is a place where oil andgas are barred from further movement. The word trap was first applied
to a hydrocarbon accumulation by Orton ( 1889 ). A trap may contain oil,
gas or both depending on the chemistry and level of maturation of the
source rock and on the pressure and temperature of the reservoir itself.
It's one of five essential requirements for a commercial accumulation
for oil or gas which are :
- Organic-rich source : to generate oil and/or gas.
- Heat : source rock must have been heated sufficiently under high pressure with bacterial reaction to yield its petroleum.
- Reservoir rock : to contain hydrocarbons, this reservoir must have.
- Cap rock : which is impermeable rock that prevent the upward escape of petroleum to earth's surface.
- Arrangement : source, reservoir and seal must be arranged in such a way to trap petroleum.
Types of Petroleum Traps
Most classifications of traps are based on geometry of the trap but traps are generally classified into:
- Structural traps.
- Stratigraphic traps.
- Combination traps.
- Diapiric traps.
- Hydrodynamic traps.
Those traps whose geometry was formed by tectonic processes
after the deposition of beds involved. Basically structural traps are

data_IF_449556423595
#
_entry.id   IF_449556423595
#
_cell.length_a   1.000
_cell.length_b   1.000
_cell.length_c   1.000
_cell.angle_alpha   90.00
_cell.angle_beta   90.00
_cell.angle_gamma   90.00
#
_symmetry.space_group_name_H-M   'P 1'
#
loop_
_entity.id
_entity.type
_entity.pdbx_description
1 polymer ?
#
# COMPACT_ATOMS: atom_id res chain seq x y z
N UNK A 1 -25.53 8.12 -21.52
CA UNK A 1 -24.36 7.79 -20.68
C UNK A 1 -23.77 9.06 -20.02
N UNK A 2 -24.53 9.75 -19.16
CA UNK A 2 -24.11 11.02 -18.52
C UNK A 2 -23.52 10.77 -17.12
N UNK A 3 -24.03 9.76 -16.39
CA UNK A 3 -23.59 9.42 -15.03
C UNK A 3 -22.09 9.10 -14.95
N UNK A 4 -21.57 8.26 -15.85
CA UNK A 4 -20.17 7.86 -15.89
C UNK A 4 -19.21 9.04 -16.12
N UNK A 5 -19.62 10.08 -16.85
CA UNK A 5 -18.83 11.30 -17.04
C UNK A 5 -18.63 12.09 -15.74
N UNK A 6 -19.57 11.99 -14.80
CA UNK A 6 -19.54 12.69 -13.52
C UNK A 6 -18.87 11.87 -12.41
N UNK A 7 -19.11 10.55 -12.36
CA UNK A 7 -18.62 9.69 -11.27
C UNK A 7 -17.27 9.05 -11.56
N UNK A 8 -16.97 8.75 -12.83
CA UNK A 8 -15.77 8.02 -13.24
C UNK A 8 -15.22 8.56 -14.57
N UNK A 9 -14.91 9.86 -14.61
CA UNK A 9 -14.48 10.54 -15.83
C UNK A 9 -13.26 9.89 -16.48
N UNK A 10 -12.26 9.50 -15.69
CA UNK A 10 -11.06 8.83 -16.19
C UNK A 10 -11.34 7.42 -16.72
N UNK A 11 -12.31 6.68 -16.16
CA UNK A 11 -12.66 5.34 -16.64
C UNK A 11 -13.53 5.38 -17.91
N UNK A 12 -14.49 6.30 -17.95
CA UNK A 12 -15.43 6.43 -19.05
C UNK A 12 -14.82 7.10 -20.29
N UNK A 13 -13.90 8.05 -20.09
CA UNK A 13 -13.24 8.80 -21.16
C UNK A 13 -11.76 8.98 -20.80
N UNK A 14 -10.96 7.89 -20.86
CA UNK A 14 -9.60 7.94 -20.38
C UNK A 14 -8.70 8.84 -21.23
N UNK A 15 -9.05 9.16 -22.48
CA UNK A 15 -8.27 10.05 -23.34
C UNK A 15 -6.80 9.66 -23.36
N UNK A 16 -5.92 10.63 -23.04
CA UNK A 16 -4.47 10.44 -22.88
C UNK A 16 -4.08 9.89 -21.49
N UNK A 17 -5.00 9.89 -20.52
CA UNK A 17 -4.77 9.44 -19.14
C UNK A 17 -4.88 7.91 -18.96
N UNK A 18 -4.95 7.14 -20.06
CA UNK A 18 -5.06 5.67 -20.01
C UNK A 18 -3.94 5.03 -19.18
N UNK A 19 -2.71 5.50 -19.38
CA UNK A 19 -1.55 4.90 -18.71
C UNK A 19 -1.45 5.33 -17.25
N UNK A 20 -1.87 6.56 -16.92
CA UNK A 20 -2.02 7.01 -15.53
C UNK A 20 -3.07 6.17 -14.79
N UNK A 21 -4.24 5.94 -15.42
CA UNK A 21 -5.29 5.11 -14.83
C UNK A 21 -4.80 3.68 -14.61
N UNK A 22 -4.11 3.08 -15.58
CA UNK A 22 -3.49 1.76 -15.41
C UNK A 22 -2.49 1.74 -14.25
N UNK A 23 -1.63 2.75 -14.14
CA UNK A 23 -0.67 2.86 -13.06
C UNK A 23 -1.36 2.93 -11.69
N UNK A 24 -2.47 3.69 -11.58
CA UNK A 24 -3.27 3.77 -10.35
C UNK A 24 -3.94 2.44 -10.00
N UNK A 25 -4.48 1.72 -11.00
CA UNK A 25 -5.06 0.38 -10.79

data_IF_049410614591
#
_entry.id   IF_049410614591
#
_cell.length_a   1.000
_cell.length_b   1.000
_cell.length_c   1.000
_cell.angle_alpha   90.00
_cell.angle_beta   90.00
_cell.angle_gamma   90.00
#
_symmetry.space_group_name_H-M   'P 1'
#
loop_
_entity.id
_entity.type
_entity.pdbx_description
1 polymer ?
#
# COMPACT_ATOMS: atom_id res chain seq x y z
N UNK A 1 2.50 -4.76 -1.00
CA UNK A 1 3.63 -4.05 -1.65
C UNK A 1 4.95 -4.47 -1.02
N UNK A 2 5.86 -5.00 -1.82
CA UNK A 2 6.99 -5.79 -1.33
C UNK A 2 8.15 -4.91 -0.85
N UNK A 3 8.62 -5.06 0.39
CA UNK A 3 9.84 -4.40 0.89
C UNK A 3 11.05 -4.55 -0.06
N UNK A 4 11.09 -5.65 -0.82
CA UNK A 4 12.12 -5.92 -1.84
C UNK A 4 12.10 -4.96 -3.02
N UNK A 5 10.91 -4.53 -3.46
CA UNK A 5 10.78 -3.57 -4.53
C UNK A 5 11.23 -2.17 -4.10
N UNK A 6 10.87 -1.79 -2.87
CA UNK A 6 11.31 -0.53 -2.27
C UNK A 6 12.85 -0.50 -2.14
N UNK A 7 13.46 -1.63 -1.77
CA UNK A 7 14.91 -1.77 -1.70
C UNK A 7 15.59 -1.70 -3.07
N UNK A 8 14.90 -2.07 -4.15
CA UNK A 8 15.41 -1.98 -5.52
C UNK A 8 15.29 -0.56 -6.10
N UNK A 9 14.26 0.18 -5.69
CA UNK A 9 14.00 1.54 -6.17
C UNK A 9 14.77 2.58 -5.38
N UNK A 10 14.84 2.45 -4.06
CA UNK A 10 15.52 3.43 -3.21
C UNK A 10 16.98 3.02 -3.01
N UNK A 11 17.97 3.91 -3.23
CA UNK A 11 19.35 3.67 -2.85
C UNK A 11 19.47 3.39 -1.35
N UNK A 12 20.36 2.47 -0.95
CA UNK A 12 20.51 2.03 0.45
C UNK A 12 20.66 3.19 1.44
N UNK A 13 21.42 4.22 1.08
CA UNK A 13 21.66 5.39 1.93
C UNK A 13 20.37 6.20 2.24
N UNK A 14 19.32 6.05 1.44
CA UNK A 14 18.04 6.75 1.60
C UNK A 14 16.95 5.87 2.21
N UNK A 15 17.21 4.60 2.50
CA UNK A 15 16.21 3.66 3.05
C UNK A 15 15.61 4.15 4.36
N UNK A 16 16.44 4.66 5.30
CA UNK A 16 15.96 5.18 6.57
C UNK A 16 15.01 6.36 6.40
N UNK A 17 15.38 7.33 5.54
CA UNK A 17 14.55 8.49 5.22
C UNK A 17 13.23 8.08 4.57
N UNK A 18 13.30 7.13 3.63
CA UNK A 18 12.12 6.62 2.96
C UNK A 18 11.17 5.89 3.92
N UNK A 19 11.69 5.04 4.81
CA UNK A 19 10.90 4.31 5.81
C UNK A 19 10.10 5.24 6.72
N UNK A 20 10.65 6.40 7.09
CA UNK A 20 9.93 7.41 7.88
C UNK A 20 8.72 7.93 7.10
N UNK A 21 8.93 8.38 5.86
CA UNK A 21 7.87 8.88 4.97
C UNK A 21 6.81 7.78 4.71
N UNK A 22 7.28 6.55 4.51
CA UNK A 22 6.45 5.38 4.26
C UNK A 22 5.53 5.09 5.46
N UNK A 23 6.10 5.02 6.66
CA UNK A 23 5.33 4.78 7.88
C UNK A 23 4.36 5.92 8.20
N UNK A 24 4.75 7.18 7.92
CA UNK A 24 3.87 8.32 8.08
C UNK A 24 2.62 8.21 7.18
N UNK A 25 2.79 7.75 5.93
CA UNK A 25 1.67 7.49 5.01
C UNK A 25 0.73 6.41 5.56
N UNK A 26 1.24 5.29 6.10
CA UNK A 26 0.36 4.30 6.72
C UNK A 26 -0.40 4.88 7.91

caused by folding or faulting. Sometimes it's possible to find a trap
where a single process took place, but frequently the two processes can
be involved with equal importance in the creation of trap. Structural
traps are divided into :
- Anticline traps.
- Fault traps.
Where salt or mud have moved upward and domed the overlying
strata. They can be considered as structural traps, but since they are
caused by local lithostatic movement not regional tectonic forces they
should be differentiated. They are classified into :
- Salt diapirs.
- Mud diapirs.
Occurs when downward movement of water prevent the upward
movement of oil, thus trapping the oil without normal structural or
stratigraphic closure. Such traps are very rare.
Traps have a geometry that is formed by changes in lithology.
The lithological variations may be depositional (channels, reefs, and
bars) or post depositional (truncations and digenetic changes). levorsen
(1934) defined a stratigraphic trap as " one in which chief trapmaking
reservoir rock, such as a facies change, variable local porosity and
permeability, or an up-structure termination of the reservoir rock".
Stratigraphic traps are divided into :
- Pitchout traps : oil and gas are trapped where a layer of reservoir rock ends in a wedge surrounded by impermeable rocks.
- Unconformity traps : have been formed due to break in the depositional sequence of sediments.
- Isolated, lenticular bodies
: commonly of sandstone, form closed traps. Some of them are produced
because they are filled with oil without free water. Most of them are
small ex: channels and bars.
- Massive traps : consists of reef traps and massive erosion traps.
Many oil and gas fields around the world are not due to
structure or stratigraphy or hydrodynamic flow, but a combination of two
or more of these forces. Such fields may be termed as combination
traps. Most of these traps are caused by a combination of structural and
stratigraphic processes. Structural-hydrodynamic and
stratigraphic-hydrodynamic are very rare.